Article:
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  • WisBar News
    February
    28
    2018

    Supreme Court: Agency had Authority to Decertify Prosecutors' Union

    Joe Forward

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    A prosecutors' union argued that the Wisconsin Employment Relations Commission could not refuse to hold an annual union certification election for failure to file a petition for election. Recently, the state supreme court said it could.
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    Feb. 28, 2018 – A prosecutors’ union argued that the Wisconsin Employment Relations Commission (WERC) could not refuse to hold an annual union certification election for failure to file a petition for election. Recently, the state supreme court said it could.

    Under Wisconsin law, WERC must annually conduct an election to certify the exclusive collective bargaining representative of a bargaining unit. Specifically, Wis. Stat. section 111.70(4)(d)3.b, applicable to municipal employees and 111.83(3)(b), applicable to state employees, says WERC “shall” conduct an election to certify the representative.

    But WERC promulgated rules requiring labor organizations to file a petition for election in order for WERC to initiate the mandated annual certification election.

    The prosecutor union, and other certified unions, did not timely file a petition for election. Thus, WERC refused to hold the certification election and decertified those unions. Five union cases were consolidated in actions against WERC.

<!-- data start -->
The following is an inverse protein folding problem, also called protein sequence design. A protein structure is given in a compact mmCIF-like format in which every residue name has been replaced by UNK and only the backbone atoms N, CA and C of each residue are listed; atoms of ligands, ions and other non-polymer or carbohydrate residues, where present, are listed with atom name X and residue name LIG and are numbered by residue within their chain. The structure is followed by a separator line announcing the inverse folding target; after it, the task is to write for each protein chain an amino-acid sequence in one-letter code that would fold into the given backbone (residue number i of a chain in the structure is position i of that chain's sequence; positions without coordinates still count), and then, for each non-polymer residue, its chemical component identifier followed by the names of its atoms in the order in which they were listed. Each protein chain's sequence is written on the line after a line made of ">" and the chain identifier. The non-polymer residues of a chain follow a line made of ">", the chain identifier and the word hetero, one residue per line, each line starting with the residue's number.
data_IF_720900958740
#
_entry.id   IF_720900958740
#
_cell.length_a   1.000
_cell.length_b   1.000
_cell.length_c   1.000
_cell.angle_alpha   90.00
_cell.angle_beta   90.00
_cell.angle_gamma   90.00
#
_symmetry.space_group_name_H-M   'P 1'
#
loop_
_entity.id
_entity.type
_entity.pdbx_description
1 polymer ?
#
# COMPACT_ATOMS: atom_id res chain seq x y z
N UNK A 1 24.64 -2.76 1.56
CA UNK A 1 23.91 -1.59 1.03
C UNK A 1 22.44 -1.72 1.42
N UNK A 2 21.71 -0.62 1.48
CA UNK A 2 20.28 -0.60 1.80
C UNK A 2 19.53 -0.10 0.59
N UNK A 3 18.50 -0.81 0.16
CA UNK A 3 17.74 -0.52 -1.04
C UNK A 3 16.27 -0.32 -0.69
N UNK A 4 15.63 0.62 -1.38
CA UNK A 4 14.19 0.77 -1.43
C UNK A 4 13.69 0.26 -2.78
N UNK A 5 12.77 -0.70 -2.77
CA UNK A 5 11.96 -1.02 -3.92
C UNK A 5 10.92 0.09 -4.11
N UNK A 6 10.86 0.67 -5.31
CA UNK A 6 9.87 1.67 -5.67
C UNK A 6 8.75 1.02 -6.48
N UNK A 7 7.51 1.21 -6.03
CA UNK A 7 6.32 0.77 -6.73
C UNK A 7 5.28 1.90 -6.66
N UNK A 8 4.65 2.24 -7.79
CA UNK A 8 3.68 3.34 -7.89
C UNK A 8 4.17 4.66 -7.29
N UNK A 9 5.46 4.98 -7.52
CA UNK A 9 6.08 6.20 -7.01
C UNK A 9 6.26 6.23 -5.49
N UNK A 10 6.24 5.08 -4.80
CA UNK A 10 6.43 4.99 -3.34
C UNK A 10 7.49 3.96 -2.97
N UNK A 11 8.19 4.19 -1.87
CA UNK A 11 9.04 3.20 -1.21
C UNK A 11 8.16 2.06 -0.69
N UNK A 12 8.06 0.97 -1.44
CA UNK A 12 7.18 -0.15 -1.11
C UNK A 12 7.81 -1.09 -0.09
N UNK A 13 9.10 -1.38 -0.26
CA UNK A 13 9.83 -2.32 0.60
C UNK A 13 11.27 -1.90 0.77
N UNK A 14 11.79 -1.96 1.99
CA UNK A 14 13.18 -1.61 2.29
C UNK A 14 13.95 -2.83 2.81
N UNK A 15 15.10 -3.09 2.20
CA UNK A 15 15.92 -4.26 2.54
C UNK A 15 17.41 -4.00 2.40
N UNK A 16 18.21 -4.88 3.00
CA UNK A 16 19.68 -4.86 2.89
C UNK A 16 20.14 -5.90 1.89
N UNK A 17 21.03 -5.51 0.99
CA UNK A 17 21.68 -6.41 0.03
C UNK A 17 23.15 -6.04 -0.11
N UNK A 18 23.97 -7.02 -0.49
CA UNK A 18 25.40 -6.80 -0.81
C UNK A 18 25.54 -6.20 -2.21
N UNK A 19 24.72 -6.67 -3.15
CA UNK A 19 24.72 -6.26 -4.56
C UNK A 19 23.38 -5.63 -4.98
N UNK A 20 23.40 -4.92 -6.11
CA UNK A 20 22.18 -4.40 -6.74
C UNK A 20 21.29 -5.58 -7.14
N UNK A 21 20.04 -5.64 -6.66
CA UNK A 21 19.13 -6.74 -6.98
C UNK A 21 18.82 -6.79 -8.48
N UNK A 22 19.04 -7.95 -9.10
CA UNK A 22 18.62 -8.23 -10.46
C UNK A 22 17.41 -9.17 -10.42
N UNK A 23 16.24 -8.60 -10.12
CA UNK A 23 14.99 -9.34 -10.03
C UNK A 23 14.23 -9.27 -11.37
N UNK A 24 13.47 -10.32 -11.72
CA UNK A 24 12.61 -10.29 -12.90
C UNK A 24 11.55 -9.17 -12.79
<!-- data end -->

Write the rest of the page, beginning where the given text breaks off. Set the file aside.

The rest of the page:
The Milwaukee County Circuit Court ruled that WERC exceeded its authority in promulgating administrative rules that require certified unions to annually file a petition for election as a condition precedent to holding an annual recertification election.

    An appeals court affirmed. But in Wisconsin Association of State Prosecutors v. WERC, 2018 WI 17 (Feb. 28, 2018), a Wisconsin Supreme Court majority reversed (5-2), concluding WERC has authority to require that all interested labor organizations file a petition for election, and WERC could decertify unions that did not timely file it.

    Certified Union Must Still File Petition for Election

    WERC argued that a petition for election is required so it knows which interested labor organizations to place on the ballot. The unions countered that a current representative – one that is already certified – has a “continuing interest” in representation and the statutes governing annual elections “require” WERC to hold a certification election.

    Joe Forwardorg jforward wisbar Joe Forward, Saint Louis Univ. School of Law 2010, is a legal writer for the State Bar of Wisconsin, Madison. He can be reached by org jforward wisbar email or by phone at (608) 250-6161.

    But the supreme court majority ruled that WERC had authority to impose the duty to file a petition for annual election, even on the current certified representative.